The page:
It is with great sadness that we report the death of Andrew Phillips on 9th April at the age of 84. He was our President and had been a founding member of the Society some 50 years ago. He was a regular attendee at our committee meetings and always had strong views on the direction of the Society and its work. Our thoughts should be with his family at this sad time.
Brought up in Sudbury, it was a town that in effect he never left, and, although living for a while in Braintree, his love of the town and district never faltered. But never let it be said he was in any way parochial in his outlook.
His knowledge and love of the Stour Valley and Sudbury was encyclopedic and exceptional, covering a huge range of history and topics. This is unlikely ever to be repeated and makes the loss even greater for the people that knew him and benefitted from his wisdom.
Andrew's lengthy stint as "Legal Eagle", alongside Jimmy Young on BBC Radio 2, showed his ability and knack to explain the complicated and sometimes esoteric aspects of the law in a way that the man on the Clapham Omnibus or the Market Hill would understand. This was a great way to show his technical ability and power of communication on all levels.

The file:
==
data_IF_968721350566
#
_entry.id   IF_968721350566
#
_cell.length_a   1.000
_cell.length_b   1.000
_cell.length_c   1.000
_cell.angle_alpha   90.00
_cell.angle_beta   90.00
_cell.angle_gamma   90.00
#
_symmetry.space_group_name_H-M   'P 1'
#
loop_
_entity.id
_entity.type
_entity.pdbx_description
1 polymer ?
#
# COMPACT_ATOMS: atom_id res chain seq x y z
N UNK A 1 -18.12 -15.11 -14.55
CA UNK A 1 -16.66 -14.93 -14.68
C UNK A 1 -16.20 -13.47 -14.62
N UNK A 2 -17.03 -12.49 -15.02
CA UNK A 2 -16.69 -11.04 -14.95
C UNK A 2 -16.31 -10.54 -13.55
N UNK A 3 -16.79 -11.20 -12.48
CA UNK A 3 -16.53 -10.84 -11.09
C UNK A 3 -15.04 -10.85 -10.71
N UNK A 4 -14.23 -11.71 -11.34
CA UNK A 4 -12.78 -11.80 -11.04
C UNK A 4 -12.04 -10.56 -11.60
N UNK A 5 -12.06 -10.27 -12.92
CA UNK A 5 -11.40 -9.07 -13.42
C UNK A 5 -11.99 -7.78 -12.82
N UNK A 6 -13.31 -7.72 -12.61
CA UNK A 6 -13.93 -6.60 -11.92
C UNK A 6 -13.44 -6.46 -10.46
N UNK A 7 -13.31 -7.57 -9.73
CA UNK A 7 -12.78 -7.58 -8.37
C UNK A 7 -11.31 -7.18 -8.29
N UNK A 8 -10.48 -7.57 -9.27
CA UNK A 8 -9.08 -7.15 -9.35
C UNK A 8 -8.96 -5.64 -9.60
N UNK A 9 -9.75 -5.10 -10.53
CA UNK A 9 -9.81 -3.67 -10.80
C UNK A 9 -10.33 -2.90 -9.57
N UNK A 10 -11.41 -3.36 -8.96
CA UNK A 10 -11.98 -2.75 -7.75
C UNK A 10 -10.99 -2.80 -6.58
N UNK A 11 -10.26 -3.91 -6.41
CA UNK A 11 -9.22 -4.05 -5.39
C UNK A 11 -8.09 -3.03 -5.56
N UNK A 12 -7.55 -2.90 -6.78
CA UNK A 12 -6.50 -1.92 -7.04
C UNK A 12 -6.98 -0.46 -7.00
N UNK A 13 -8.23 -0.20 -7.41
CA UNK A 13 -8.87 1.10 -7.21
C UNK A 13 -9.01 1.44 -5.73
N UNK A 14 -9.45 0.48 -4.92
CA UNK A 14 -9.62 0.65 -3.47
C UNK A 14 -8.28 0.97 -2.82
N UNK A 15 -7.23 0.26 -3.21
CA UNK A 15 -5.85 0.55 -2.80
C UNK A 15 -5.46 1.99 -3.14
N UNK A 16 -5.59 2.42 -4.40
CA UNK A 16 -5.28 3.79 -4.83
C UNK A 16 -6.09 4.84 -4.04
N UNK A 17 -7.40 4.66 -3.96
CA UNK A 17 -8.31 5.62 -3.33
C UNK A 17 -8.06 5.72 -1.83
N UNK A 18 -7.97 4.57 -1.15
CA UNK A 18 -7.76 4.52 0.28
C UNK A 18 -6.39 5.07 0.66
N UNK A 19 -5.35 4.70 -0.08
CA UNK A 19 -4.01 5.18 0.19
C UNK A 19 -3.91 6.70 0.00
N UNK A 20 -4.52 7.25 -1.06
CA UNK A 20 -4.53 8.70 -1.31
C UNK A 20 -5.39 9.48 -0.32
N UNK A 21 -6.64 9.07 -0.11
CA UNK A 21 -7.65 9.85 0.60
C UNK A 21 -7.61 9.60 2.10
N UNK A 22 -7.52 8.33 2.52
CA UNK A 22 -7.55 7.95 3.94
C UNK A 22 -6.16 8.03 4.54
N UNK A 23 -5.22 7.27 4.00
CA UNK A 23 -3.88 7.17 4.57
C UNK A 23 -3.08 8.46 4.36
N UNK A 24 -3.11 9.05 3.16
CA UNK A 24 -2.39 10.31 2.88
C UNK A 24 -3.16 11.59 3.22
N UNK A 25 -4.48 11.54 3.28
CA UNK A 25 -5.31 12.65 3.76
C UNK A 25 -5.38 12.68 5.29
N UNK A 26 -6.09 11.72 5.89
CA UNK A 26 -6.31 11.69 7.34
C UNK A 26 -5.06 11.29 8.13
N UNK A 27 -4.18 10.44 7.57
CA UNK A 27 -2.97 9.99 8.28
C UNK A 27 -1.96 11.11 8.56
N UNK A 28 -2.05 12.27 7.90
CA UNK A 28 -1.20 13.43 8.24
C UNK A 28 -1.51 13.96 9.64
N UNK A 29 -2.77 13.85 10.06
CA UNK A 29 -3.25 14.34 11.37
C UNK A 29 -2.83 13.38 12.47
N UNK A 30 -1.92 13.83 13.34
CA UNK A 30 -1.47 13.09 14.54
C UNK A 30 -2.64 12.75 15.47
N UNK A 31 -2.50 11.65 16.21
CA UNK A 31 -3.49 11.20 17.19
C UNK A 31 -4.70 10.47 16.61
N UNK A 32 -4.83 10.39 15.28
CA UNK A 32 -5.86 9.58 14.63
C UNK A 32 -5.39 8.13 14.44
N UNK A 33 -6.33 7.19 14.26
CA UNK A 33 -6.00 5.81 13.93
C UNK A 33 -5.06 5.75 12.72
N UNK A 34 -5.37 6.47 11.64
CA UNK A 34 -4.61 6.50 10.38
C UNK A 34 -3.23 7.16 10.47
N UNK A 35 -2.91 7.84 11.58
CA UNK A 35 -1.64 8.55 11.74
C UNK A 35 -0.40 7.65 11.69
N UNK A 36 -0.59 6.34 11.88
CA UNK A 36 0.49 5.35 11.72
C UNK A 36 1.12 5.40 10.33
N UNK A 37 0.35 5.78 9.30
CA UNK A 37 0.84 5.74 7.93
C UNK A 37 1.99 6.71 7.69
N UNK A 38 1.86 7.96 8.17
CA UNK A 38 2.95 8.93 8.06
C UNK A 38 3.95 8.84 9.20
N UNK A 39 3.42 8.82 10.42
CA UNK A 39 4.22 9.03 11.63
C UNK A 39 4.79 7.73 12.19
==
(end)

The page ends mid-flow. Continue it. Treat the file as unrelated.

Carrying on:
His time in the House of Lords dealt with some of the most complicated issues such as Palestine, the reform of Charity law and the thorny issue of Identity Cards. He loathed the loss of local control in Local Government and the Court system, and he felt that these institutions were becoming remote from the people they were supposed to serve.
Andrew wrote the constitution of the Sudbury Society and his hands-on approach reached many and varied corners of life in Sudbury. He was the Solicitor who went to the Gas Board on behalf of a client and secured the purchase of what now is the Quay Theatre, and probably saved it from demolition.
We can all remember Andrew on his bicycle around the town but do we remember that he made that rare thing ,a citizen's arrest because someone had thrown his bike to the ground. In more recent times you would often meet him walking to or from his coffee/lunch haunts.
We should all be sad for his family at this time. We should, however, think how lucky we have been to know a person so knowledgeable about Sudbury and its environs. He was so energized to maintain its character and its institutions and style. None of us are likely to know another such champion of our lovely and special town.
In his memory we should carry on his fight. Sudbury and Andrew Phillips deserve this.